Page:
Tony Grist (poliphilo) wrote,
Tony Grist
poliphilo

Tewkesbury Abbey

There was once a battle in Tewkesbury.  Margaret of Anjou, widow of the murdererd Henry VI- her tiger's heart wrapp'd in a woman's hide- pitched her 18 year-old son Edward- a sadistic little git by all accounts- against the sitting King Edward IV in a bid to win back the throne for her branch of the royal family.  She was House of Lancaster, he was House of York.  Ranged against her son's army on May 4th 1471 were her fellow Shakespearians, Clarence (false, fleeting, perjured Clarence) and the hog himself, Richard Duke of Gloucester. The battle was one of the first in which cannon were used- and most of the soldiers on either side were archers- so we're not talking chivalry, we're talking a fire fight. Margaret watched the proceedings from the abbey tower. Once the Lancastrians broke there was a massacre. The rivers- as they always do- ran red with blood. Some of the fugitives took refuge in the abbey, but their pursuers broke sanctuary and started killing them there. Abbot Strensham came from the high altar, carrying the sacrament, and faced down the murderers, but all he won was a reprieve. The survivors were rounded up, bundled outside and later killed at leisure. Prince Edward may have died on the battlefield but was probably taken prisoner and done away with in private. There's a house in town- now used as the Job Centre- where they show you a floorboard with one of those spooky bloodstains that no amount of scrubbing can remove. Margaret of Anjou ran away.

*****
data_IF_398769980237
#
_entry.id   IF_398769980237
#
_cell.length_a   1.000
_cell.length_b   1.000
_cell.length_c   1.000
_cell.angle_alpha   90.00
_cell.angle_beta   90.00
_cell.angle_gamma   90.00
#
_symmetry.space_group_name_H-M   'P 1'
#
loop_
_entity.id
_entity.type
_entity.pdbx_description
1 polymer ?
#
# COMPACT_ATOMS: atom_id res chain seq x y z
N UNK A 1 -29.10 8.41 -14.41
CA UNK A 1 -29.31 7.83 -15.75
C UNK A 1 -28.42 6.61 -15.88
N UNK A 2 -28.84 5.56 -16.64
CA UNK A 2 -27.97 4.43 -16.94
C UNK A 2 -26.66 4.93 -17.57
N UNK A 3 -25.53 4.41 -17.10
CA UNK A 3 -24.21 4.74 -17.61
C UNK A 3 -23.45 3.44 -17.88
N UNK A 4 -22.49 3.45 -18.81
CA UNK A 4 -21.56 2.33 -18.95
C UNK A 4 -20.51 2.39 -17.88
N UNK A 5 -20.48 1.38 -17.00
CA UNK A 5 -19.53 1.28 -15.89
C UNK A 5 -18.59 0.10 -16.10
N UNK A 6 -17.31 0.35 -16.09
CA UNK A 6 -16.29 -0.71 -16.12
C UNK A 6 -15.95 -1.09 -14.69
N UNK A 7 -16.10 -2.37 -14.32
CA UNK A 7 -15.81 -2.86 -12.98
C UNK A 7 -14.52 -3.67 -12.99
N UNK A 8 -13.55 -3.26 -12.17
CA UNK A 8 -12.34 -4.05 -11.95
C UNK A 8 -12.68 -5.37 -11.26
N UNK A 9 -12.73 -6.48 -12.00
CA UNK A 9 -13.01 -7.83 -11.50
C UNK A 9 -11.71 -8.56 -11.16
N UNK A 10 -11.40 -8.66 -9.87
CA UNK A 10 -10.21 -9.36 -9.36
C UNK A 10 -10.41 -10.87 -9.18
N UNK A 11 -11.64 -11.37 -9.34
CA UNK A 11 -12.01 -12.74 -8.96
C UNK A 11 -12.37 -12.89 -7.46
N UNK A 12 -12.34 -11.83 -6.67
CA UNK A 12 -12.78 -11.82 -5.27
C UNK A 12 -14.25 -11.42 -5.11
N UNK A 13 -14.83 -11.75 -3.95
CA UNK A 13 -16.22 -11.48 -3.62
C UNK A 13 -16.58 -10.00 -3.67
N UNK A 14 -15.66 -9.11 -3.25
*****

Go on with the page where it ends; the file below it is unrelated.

The monks closed the Abbey church and spent three days cleaning it. Then they had it reconsecrated. Prince Edward was buried under the crossing- and King Edward arranged for his own heraldic device- the Sun in Splendour- to be placed on the ceiling immediately over his grave.*

Now is the winter of our discontent
Made glorious summer by this sun of York.

Tewkesbury Abbey is Romanesque with late Gothic additions. It  was saved from demolition at the Reformation by the townspeople adopting it as their parish church.  The south wall still carries scarring from where the cloisters and monks dormitory were ripped away. 









 
 
*I am indebted to Peggy Clatworthy's pamphlet The Battle of Tewkesbury, www.tewkesbury.biz

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